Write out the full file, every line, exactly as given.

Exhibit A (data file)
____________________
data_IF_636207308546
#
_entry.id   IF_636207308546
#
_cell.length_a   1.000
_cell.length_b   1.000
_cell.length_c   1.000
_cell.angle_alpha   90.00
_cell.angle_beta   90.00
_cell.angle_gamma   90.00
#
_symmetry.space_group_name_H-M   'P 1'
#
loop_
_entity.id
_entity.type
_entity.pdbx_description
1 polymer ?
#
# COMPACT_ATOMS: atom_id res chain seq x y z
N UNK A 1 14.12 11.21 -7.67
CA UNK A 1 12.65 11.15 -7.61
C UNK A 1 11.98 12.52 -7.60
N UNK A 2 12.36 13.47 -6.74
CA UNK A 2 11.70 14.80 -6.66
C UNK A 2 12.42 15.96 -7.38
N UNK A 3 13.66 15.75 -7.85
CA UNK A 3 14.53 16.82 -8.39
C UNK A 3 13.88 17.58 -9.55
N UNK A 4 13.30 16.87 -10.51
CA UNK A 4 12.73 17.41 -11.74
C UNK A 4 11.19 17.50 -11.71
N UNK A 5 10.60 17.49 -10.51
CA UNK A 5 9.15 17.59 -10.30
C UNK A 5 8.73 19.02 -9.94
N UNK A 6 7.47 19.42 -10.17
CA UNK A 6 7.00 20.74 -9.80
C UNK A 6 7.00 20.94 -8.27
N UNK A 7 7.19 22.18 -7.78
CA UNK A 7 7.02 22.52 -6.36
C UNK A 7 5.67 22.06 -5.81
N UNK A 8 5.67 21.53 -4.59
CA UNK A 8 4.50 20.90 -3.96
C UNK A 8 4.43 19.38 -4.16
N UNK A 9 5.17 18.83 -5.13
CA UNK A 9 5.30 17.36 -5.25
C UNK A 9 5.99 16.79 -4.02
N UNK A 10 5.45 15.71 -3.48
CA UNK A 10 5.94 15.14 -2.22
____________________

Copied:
data_IF_636207308546
#
_entry.id   IF_636207308546
#
_cell.length_a   1.000
_cell.length_b   1.000
_cell.length_c   1.000
_cell.angle_alpha   90.00
_cell.angle_beta   90.00
_cell.angle_gamma   90.00
#
_symmetry.space_group_name_H-M   'P 1'
#
loop_
_entity.id
_entity.type
_entity.pdbx_description
1 polymer ?
#
# COMPACT_ATOMS: atom_id res chain seq x y z
N UNK A 1 14.12 11.21 -7.67
CA UNK A 1 12.65 11.15 -7.61
C UNK A 1 11.98 12.52 -7.60
N UNK A 2 12.36 13.47 -6.74
CA UNK A 2 11.70 14.80 -6.66
C UNK A 2 12.42 15.96 -7.38
N UNK A 3 13.66 15.75 -7.85
CA UNK A 3 14.53 16.82 -8.39
C UNK A 3 13.88 17.58 -9.55
N UNK A 4 13.30 16.87 -10.51
CA UNK A 4 12.73 17.41 -11.74
C UNK A 4 11.19 17.50 -11.71
N UNK A 5 10.60 17.49 -10.51
CA UNK A 5 9.15 17.59 -10.30
C UNK A 5 8.73 19.02 -9.94
N UNK A 6 7.47 19.42 -10.17
CA UNK A 6 7.00 20.74 -9.80
C UNK A 6 7.00 20.94 -8.27
N UNK A 7 7.19 22.18 -7.78
CA UNK A 7 7.02 22.52 -6.36
C UNK A 7 5.67 22.06 -5.81
N UNK A 8 5.67 21.53 -4.59
CA UNK A 8 4.50 20.90 -3.96
C UNK A 8 4.43 19.38 -4.16
N UNK A 9 5.17 18.83 -5.13
CA UNK A 9 5.30 17.36 -5.25
C UNK A 9 5.99 16.79 -4.02
N UNK A 10 5.45 15.71 -3.48
CA UNK A 10 5.94 15.14 -2.22